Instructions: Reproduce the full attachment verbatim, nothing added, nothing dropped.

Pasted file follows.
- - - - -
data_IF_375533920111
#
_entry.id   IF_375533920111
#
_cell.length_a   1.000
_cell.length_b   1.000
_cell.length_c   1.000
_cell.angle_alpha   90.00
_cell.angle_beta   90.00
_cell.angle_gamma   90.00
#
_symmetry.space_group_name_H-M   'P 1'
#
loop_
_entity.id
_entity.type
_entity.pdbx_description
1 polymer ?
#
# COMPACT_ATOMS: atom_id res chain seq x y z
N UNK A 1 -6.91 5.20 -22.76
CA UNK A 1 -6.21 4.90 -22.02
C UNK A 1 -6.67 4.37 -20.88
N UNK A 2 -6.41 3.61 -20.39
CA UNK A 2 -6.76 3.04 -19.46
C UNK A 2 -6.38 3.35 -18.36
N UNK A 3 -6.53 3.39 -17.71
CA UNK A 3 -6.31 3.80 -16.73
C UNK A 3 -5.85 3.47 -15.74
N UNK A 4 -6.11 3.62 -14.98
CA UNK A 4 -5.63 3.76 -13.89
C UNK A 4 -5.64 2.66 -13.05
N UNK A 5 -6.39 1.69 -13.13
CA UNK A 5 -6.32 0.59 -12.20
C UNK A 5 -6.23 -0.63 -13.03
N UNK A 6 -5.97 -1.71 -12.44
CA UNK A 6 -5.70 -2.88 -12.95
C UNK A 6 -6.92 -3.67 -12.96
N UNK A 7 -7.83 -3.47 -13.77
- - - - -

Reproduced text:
data_IF_375533920111
#
_entry.id   IF_375533920111
#
_cell.length_a   1.000
_cell.length_b   1.000
_cell.length_c   1.000
_cell.angle_alpha   90.00
_cell.angle_beta   90.00
_cell.angle_gamma   90.00
#
_symmetry.space_group_name_H-M   'P 1'
#
loop_
_entity.id
_entity.type
_entity.pdbx_description
1 polymer ?
#
# COMPACT_ATOMS: atom_id res chain seq x y z
N UNK A 1 -6.91 5.20 -22.76
CA UNK A 1 -6.21 4.90 -22.02
C UNK A 1 -6.67 4.37 -20.88
N UNK A 2 -6.41 3.61 -20.39
CA UNK A 2 -6.76 3.04 -19.46
C UNK A 2 -6.38 3.35 -18.36
N UNK A 3 -6.53 3.39 -17.71
CA UNK A 3 -6.31 3.80 -16.73
C UNK A 3 -5.85 3.47 -15.74
N UNK A 4 -6.11 3.62 -14.98
CA UNK A 4 -5.63 3.76 -13.89
C UNK A 4 -5.64 2.66 -13.05
N UNK A 5 -6.39 1.69 -13.13
CA UNK A 5 -6.32 0.59 -12.20
C UNK A 5 -6.23 -0.63 -13.03
N UNK A 6 -5.97 -1.71 -12.44
CA UNK A 6 -5.70 -2.88 -12.95
C UNK A 6 -6.92 -3.67 -12.96
N UNK A 7 -7.83 -3.47 -13.77